Corea, República de - Ministry repeatedly blocks migrant union’s bid for recognition

The Ministry of Employment and Labour has repeatedly sought to frustrate the Migrants Trade Union’s (MTU) attempts to win legal recognition and protect the rights of migrant workers. The union first applied for legal recognition on 2005, and in 2007 the High Court ruled in its favour. The Ministry of Employment and Labour, however, consistently refused to register the MTU, claiming its members were illegal immigrants, and instead engaged in a targeted crackdown on the organisation, arresting and deporting its leaders.

On 26 April 2015, the MTU staged a rally in central Seoul to highlight its demands on behalf of the country’s migrant workers, including the right to establish trade unions, to take part in collective bargaining and take collective action, as well as to have more freedom to change their workplaces, and higher salaries. A report by Amnesty International published in 2014 revealed that Korea’s migrant workers are often compelled to work under conditions that they do not agree to, under threat of various forms of punishment including intimidation, violence, bad housing, excessive working hours, no weekly rest days and denial of paid overtime. The Labour Ministry had done nothing to address these issues.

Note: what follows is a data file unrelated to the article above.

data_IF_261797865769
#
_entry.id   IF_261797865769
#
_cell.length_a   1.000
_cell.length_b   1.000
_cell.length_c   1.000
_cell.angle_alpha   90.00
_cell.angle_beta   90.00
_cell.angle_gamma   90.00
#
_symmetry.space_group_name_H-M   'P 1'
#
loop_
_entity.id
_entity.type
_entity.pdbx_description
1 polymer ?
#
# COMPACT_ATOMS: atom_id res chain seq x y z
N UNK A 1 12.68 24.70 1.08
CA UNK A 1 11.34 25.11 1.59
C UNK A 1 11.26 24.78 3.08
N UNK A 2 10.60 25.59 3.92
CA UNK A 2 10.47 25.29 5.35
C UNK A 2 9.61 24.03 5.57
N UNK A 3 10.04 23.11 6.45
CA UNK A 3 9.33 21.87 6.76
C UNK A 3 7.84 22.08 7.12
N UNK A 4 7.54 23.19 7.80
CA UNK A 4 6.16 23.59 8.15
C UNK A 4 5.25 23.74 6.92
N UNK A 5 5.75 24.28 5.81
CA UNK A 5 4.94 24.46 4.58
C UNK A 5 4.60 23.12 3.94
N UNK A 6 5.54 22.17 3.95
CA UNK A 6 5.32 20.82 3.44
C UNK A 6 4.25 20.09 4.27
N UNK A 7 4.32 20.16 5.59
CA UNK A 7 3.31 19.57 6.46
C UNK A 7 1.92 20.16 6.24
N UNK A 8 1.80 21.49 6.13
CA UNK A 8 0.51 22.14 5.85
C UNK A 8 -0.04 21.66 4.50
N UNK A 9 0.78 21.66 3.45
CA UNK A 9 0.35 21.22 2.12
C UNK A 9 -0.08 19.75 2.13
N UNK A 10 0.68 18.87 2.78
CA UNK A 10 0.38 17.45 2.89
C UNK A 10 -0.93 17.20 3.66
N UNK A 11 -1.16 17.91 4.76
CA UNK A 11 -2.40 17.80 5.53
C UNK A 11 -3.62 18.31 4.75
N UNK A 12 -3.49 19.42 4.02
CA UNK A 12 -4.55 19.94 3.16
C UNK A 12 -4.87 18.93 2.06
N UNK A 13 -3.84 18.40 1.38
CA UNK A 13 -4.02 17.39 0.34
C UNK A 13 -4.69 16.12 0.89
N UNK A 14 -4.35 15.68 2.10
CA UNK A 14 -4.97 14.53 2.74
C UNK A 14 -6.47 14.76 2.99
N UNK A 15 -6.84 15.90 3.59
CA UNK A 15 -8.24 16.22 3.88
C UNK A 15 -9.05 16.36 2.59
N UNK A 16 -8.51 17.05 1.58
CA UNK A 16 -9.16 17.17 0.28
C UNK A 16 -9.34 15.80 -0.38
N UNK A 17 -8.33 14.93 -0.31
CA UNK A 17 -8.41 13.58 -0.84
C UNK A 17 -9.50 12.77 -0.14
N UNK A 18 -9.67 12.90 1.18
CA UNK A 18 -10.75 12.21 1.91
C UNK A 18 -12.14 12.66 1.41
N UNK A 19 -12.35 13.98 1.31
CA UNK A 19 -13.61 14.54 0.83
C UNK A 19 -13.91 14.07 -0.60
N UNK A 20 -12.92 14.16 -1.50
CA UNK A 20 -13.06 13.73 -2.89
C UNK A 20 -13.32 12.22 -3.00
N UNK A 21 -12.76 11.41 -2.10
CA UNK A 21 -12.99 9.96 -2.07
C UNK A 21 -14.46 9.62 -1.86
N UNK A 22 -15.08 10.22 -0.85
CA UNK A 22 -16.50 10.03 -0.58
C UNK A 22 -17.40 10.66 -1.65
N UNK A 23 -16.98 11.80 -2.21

The Ministry’s claims that the MTU sought to represent illegal workers were not entirely factual. The great majority of the country’s 700,000 migrant workers – some 553,000 – were in the country legally on the Employment Permit System visa (although it was a system that left them open to abuse).

On 25 June 2015, in a landmark decision, Korea’s Supreme Court ruled that undocumented migrant workers have the right to unionise and should be included in the scope of the Trade Union and Labour Relations Adjustment Act. In reaching its decision, the Court reviewed relevant legislation from a wide range of other countries, and found that the right to organise for undocumented migrants is the international standard.

The Ministry of Employment and Labour responded with another legal challenge on 7 July, insisting that the MTU make some changes to its regulations before the establishment notice could be certified. Specifically, it demanded a revision to the regulations’ terms on its right to oppose crackdowns and deportations, to fight for the legalisation of migrant workers, and to oppose the Employment Permit System (which ties migrants to an individual employer and limits their time of residence), claiming that these were “political aims”.

The Ministry finally agreed to recognise the legality of the MTU on 20 August after the union changed its “purpose of establishment” to improving the social and economic status of migrant workers in Korea, rather than to abolish the EPS system and grant amnesty to illegal migrant workers.

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